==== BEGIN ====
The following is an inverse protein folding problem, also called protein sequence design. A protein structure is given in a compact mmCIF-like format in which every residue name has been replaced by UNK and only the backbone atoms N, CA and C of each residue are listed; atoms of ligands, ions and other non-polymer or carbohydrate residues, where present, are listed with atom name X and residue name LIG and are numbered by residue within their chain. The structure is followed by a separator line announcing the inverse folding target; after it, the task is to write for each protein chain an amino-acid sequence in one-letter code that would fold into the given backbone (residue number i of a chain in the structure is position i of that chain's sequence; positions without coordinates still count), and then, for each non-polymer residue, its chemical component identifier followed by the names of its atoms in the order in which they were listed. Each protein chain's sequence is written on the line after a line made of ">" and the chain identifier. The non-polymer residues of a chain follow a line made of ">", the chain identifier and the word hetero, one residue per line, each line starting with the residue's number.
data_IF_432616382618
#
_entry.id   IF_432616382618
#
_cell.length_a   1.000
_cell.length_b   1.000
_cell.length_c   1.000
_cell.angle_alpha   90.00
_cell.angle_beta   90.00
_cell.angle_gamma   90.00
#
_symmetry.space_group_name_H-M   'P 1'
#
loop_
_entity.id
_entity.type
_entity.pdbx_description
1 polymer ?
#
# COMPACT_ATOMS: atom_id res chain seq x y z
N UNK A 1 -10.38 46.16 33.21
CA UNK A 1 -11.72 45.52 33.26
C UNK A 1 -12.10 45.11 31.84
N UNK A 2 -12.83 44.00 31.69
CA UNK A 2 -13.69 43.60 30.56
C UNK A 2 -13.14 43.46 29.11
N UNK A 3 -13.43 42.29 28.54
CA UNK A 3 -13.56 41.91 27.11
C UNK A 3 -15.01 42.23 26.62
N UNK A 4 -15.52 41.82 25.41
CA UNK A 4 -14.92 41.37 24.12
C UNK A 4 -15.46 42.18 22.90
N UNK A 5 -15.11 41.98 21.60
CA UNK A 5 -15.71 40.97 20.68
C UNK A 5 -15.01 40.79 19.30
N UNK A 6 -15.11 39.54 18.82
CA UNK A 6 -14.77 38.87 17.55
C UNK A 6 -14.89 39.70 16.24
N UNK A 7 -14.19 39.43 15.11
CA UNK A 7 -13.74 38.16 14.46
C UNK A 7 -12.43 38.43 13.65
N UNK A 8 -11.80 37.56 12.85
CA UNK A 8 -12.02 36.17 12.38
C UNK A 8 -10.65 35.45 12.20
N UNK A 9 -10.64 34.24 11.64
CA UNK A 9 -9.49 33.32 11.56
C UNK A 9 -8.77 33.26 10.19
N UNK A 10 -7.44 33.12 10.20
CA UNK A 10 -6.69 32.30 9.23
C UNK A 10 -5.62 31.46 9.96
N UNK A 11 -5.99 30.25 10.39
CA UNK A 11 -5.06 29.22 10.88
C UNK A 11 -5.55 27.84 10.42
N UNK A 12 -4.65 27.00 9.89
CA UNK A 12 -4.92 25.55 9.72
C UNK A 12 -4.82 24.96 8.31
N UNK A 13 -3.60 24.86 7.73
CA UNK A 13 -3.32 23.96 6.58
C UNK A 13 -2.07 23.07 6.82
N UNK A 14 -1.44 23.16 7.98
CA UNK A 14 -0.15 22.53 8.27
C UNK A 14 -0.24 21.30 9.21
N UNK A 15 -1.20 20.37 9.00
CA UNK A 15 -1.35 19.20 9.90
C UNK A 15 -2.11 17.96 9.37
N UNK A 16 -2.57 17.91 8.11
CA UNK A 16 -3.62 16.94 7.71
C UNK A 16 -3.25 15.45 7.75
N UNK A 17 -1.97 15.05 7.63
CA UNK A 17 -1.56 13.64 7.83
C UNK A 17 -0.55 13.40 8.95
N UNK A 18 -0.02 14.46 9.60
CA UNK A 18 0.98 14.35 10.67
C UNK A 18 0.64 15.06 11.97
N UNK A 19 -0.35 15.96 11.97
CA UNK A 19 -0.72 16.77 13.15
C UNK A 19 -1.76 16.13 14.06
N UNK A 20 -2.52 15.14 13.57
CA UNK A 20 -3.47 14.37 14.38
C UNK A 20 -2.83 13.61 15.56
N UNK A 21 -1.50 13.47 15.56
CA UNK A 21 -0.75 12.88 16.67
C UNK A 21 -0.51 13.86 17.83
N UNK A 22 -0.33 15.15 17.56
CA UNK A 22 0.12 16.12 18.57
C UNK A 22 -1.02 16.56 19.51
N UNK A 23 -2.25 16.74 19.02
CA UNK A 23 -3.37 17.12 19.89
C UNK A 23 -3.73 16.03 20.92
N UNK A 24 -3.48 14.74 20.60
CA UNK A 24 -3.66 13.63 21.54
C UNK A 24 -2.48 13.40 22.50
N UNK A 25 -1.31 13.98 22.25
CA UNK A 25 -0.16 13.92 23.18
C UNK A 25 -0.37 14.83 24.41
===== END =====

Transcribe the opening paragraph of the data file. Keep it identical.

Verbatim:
The following is an inverse protein folding problem, also called protein sequence design. A protein structure is given in a compact mmCIF-like format in which every residue name has been replaced by UNK and only the backbone atoms N, CA and C of each residue are listed; atoms of ligands, ions and other non-polymer or carbohydrate residues, where present, are listed with atom name X and residue name LIG and are numbered by residue within their chain. The structure is followed by a separator line announcing the inverse folding target; after it, the task is to write for each protein chain an amino-acid sequence in one-letter code that would fold into the given backbone (residue number i of a chain in the structure is position i of that chain's sequence; positions without coordinates still count), and then, for each non-polymer residue, its chemical component identifier followed by the names of its atoms in the order in which they were listed. Each protein chain's sequence is written on the line after a line made of ">" and the chain identifier. The non-polymer residues of a chain follow a line made of ">", the chain identifier and the word hetero, one residue per line, each line starting with the residue's number.